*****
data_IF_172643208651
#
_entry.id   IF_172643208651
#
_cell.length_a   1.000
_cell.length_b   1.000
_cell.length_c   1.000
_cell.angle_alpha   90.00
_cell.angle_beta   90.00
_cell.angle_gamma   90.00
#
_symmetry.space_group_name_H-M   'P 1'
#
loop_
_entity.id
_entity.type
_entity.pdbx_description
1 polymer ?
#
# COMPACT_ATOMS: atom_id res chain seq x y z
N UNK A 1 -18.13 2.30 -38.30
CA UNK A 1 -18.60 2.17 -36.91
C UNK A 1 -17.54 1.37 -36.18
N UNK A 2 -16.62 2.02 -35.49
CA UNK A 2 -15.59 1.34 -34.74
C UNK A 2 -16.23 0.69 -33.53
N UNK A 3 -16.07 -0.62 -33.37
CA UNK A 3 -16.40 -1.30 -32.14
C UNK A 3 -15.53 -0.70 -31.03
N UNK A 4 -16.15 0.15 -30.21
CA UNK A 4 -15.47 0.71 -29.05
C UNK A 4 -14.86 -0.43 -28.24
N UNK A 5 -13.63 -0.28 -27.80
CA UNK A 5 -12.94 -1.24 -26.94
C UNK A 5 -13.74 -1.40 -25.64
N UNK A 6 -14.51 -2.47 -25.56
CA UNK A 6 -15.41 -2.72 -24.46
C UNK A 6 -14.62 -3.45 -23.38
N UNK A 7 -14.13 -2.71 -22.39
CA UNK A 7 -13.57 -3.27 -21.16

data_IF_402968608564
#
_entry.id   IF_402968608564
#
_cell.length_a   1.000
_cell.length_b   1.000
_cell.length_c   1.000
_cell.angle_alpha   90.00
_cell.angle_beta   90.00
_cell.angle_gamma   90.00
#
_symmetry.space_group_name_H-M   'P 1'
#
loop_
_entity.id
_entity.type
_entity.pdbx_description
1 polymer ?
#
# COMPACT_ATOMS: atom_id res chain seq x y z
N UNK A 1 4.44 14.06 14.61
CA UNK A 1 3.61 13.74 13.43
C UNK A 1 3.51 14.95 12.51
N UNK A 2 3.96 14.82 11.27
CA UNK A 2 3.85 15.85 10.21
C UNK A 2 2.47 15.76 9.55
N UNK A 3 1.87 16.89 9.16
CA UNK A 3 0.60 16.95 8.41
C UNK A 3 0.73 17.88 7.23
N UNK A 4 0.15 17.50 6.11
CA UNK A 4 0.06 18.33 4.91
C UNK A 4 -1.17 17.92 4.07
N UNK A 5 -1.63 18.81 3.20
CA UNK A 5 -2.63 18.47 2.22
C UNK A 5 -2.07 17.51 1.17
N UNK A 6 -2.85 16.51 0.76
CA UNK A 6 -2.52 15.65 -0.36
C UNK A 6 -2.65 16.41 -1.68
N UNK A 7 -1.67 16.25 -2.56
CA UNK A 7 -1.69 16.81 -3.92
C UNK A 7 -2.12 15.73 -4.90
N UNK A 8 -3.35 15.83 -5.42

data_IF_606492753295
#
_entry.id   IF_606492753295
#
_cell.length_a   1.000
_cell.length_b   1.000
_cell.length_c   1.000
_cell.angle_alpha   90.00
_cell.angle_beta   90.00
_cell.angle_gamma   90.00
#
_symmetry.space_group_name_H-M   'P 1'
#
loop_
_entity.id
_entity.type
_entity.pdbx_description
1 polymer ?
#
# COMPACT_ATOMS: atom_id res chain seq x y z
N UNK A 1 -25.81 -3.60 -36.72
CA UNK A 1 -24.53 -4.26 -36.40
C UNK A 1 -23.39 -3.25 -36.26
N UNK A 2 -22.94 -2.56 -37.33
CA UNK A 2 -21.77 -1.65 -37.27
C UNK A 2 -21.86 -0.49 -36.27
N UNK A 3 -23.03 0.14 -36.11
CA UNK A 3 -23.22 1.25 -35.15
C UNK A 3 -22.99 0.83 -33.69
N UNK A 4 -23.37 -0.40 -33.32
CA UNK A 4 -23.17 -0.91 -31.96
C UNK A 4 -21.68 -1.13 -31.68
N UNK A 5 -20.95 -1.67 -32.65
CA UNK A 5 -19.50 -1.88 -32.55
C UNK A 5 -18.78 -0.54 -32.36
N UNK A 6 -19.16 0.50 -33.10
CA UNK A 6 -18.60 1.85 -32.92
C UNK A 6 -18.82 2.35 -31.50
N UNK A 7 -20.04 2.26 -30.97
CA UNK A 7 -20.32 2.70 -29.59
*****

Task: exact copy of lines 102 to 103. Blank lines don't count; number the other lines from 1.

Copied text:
# COMPACT_ATOMS: atom_id res chain seq x y z
N UNK A 1 -25.81 -3.60 -36.72